Music! Live! and Free! That’s what the RIMPTF (Recording Industry Music Performance Trust Fund) is all about.
From small towns to major cities, hundreds of thousands of these live musical programs take place every year in the United States, Puerto Rico, Guam and the Virgin Islands and Canada. These concerts are funded by U.S. and Canadian recording companies. The Trust Fund is financed by a small percentage of funds received from the Recording Industries through a formula calculated on the sale of phonograph records and recorded tapes. A small percentage of the sales are contributed to the Fund after 38,000 units are sold. These moneys are used to compensate the musicians at rates determined by local Trust Fund Committees.
The MPTF is independent of the Union and is administered by a Trustee who is named by the U.S. Secretary of Labor. The Trust Fund sponsors performances which are open to the public without charge. All kinds of ensembles are sponsored by the MPTF, including symphonic bands and orchestras, chamber music, dance bands, jazz and rock combos and soloists. Performances take place in parks, concert halls, schools, hospitals, senior centers and other locations. The summer is the busiest season for MPTF jobs, but there is activity all year long.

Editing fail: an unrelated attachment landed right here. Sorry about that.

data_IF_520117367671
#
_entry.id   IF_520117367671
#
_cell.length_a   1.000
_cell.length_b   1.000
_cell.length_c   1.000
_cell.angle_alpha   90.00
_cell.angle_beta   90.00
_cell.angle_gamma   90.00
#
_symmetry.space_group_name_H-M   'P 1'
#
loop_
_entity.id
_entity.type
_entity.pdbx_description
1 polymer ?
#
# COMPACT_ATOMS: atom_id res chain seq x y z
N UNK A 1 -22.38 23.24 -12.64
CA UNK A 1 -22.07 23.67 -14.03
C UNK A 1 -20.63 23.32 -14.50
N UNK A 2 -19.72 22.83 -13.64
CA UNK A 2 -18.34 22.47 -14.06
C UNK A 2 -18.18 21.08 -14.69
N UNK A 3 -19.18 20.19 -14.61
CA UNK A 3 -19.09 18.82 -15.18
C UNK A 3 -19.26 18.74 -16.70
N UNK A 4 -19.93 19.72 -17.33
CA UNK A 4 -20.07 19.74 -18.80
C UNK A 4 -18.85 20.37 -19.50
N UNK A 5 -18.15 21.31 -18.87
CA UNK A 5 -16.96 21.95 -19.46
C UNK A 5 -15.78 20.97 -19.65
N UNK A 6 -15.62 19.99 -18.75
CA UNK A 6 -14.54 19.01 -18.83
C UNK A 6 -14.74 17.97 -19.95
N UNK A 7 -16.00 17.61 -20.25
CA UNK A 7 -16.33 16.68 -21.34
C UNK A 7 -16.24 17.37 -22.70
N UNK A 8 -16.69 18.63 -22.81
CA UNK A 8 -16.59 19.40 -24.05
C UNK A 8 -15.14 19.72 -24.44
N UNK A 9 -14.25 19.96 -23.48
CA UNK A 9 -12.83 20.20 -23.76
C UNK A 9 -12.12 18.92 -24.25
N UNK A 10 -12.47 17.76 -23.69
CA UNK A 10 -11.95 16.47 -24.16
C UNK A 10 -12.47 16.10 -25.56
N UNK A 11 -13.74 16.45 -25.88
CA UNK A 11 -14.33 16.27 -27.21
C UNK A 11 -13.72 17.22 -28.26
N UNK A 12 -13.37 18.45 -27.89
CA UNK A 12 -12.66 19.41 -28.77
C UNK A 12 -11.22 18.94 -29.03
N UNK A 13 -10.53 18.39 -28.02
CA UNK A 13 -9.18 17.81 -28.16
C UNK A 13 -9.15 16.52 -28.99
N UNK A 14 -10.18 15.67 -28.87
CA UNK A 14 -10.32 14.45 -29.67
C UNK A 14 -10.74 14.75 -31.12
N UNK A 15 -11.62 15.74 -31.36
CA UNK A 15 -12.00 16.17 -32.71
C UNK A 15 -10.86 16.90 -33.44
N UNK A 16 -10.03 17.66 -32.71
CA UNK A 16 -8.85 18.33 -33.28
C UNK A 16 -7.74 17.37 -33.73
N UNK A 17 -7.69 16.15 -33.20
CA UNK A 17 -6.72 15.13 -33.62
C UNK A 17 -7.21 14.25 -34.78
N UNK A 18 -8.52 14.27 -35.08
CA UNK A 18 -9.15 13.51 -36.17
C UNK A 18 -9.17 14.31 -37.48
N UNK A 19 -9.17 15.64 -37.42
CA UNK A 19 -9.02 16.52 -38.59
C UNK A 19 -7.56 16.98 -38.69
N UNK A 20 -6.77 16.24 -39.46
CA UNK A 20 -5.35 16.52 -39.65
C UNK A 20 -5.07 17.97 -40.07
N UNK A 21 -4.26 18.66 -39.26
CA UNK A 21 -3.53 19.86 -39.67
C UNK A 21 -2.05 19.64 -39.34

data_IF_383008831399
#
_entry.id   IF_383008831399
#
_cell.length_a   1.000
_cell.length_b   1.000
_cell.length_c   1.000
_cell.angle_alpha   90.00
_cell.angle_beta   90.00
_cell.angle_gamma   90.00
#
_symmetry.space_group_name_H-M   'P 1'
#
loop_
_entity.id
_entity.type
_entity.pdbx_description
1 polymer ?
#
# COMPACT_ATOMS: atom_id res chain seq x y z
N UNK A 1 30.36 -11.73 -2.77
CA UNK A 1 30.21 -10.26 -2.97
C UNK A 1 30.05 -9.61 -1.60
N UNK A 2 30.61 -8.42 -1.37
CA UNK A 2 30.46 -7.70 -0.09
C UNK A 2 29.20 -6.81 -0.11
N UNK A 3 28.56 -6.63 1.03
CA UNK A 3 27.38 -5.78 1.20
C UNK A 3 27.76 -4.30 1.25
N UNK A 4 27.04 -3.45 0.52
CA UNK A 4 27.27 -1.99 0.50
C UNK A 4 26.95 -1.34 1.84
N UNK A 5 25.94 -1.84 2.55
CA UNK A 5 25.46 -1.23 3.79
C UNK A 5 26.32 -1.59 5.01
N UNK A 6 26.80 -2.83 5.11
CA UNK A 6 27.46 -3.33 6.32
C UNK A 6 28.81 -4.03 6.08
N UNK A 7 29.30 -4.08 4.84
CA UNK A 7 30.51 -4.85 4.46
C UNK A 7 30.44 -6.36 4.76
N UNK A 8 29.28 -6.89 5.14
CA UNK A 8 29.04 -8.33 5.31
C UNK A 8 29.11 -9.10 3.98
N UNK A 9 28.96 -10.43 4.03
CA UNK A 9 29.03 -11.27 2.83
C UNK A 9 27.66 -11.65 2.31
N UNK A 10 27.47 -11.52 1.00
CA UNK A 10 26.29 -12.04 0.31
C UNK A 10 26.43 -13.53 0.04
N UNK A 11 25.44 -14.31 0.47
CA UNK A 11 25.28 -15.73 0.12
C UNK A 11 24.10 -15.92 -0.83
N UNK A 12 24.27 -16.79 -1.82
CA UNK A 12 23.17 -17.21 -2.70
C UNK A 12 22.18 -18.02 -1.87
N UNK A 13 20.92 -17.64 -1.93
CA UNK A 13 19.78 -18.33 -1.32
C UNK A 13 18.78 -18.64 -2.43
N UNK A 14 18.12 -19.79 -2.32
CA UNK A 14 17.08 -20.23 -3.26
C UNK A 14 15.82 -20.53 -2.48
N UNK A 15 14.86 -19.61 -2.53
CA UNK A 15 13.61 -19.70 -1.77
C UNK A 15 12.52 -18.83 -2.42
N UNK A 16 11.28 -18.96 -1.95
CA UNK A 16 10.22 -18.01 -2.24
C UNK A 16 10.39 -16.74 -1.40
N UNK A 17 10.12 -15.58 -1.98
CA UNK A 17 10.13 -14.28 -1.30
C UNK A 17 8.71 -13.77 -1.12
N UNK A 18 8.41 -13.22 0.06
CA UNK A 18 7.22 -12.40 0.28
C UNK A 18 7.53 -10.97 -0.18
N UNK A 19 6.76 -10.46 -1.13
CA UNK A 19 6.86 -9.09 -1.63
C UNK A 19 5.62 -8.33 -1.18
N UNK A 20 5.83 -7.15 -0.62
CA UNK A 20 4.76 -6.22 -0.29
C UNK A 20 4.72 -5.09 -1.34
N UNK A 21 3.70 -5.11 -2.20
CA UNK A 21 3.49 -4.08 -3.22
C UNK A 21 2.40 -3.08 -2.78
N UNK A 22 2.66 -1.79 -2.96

In order to provide the best possible music, the MPTF allots work to set groups. This policy was established by the Fund’s Trustee and it is adhered to by Local 1. Each state receives a Trust Fund allocation for its geographical area based on the membership of professional musicians in the entire state. Local 1 requests funds from the Ohio State allocation for performances in its jurisdiction of Greater Cincinnati. Local 1 has the right to bid for the available funds in Ohio and the “bids” or projects will be judged and awarded on the basis of excellence within the MPTF guidelines.
To allow the money to reach as far as possible the MPTF requires co-sponsorship of its engagements. Co-sponsorship requirements continue to be a minimum of 50 percent – but obviously the higher the level of co-sponsorship, the more likely programs are to be approved. Most jobs receive funds from municipalities, corporations or other institutions, with up to 70 percent paid by co-sponsors. A co-sponsor’s deposit of 20 percent must be deposited in the MPTF account before a program is performed, except in the case of municipalities, where contracts for payment are acceptable.